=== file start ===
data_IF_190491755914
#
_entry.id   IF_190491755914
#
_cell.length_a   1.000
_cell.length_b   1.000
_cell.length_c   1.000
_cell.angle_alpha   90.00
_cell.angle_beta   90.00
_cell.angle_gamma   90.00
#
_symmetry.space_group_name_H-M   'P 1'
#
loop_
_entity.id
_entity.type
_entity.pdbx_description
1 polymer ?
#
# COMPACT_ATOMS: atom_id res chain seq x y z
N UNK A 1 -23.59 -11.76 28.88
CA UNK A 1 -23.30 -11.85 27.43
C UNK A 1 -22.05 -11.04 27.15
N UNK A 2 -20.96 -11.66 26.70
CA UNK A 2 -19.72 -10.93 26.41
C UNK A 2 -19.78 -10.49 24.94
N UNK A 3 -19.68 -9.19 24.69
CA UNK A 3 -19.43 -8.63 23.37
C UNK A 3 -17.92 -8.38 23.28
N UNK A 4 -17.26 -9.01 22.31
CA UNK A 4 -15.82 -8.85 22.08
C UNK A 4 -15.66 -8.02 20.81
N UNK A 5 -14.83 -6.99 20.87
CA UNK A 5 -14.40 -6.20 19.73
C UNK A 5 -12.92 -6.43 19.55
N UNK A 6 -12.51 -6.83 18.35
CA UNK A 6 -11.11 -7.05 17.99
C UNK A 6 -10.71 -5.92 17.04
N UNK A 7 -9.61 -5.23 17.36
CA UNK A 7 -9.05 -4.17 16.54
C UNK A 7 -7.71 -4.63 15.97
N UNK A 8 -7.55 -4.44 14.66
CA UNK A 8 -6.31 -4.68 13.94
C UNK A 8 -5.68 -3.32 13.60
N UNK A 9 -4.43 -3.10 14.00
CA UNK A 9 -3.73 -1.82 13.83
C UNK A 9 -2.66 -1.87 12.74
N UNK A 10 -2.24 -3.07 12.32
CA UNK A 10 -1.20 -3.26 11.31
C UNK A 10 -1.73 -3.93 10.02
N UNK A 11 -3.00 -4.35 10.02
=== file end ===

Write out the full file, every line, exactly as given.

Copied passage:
data_IF_190491755914
#
_entry.id   IF_190491755914
#
_cell.length_a   1.000
_cell.length_b   1.000
_cell.length_c   1.000
_cell.angle_alpha   90.00
_cell.angle_beta   90.00
_cell.angle_gamma   90.00
#
_symmetry.space_group_name_H-M   'P 1'
#
loop_
_entity.id
_entity.type
_entity.pdbx_description
1 polymer ?
#
# COMPACT_ATOMS: atom_id res chain seq x y z
N UNK A 1 -23.59 -11.76 28.88
CA UNK A 1 -23.30 -11.85 27.43
C UNK A 1 -22.05 -11.04 27.15
N UNK A 2 -20.96 -11.66 26.70
CA UNK A 2 -19.72 -10.93 26.41
C UNK A 2 -19.78 -10.49 24.94
N UNK A 3 -19.68 -9.19 24.69
CA UNK A 3 -19.43 -8.63 23.37
C UNK A 3 -17.92 -8.38 23.28
N UNK A 4 -17.26 -9.01 22.31
CA UNK A 4 -15.82 -8.85 22.08
C UNK A 4 -15.66 -8.02 20.81
N UNK A 5 -14.83 -6.99 20.87
CA UNK A 5 -14.40 -6.20 19.73
C UNK A 5 -12.92 -6.43 19.55
N UNK A 6 -12.51 -6.83 18.35
CA UNK A 6 -11.11 -7.05 17.99
C UNK A 6 -10.71 -5.92 17.04
N UNK A 7 -9.61 -5.23 17.36
CA UNK A 7 -9.05 -4.17 16.54
C UNK A 7 -7.71 -4.63 15.97
N UNK A 8 -7.55 -4.44 14.66
CA UNK A 8 -6.31 -4.68 13.94
C UNK A 8 -5.68 -3.32 13.60
N UNK A 9 -4.43 -3.10 14.00
CA UNK A 9 -3.73 -1.82 13.83
C UNK A 9 -2.66 -1.87 12.74
N UNK A 10 -2.24 -3.07 12.32
CA UNK A 10 -1.20 -3.26 11.31
C UNK A 10 -1.73 -3.93 10.02
N UNK A 11 -3.00 -4.35 10.02